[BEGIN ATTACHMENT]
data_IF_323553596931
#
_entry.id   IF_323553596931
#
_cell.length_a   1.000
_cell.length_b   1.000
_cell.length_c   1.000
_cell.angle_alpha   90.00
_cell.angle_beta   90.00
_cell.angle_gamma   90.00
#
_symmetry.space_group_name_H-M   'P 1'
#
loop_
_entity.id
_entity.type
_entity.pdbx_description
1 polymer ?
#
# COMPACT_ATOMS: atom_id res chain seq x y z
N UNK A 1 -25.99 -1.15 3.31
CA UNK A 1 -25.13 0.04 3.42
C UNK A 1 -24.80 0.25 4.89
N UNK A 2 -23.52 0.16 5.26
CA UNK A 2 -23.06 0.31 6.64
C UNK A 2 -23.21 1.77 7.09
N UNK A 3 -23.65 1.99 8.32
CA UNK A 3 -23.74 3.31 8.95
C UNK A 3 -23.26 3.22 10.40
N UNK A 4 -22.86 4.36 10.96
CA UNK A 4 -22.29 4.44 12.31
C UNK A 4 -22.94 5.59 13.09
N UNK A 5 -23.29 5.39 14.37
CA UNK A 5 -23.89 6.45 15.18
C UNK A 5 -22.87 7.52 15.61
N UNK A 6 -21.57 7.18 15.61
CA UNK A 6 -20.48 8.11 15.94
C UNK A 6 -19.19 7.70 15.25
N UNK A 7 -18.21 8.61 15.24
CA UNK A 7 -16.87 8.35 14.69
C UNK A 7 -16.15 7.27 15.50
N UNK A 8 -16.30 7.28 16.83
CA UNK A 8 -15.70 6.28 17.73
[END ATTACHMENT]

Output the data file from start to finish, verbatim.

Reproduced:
data_IF_323553596931
#
_entry.id   IF_323553596931
#
_cell.length_a   1.000
_cell.length_b   1.000
_cell.length_c   1.000
_cell.angle_alpha   90.00
_cell.angle_beta   90.00
_cell.angle_gamma   90.00
#
_symmetry.space_group_name_H-M   'P 1'
#
loop_
_entity.id
_entity.type
_entity.pdbx_description
1 polymer ?
#
# COMPACT_ATOMS: atom_id res chain seq x y z
N UNK A 1 -25.99 -1.15 3.31
CA UNK A 1 -25.13 0.04 3.42
C UNK A 1 -24.80 0.25 4.89
N UNK A 2 -23.52 0.16 5.26
CA UNK A 2 -23.06 0.31 6.64
C UNK A 2 -23.21 1.77 7.09
N UNK A 3 -23.65 1.99 8.32
CA UNK A 3 -23.74 3.31 8.95
C UNK A 3 -23.26 3.22 10.40
N UNK A 4 -22.86 4.36 10.96
CA UNK A 4 -22.29 4.44 12.31
C UNK A 4 -22.94 5.59 13.09
N UNK A 5 -23.29 5.39 14.37
CA UNK A 5 -23.89 6.45 15.18
C UNK A 5 -22.87 7.52 15.61
N UNK A 6 -21.57 7.18 15.61
CA UNK A 6 -20.48 8.11 15.94
C UNK A 6 -19.19 7.70 15.25
N UNK A 7 -18.21 8.61 15.24
CA UNK A 7 -16.87 8.35 14.69
C UNK A 7 -16.15 7.27 15.50
N UNK A 8 -16.30 7.28 16.83
CA UNK A 8 -15.70 6.28 17.73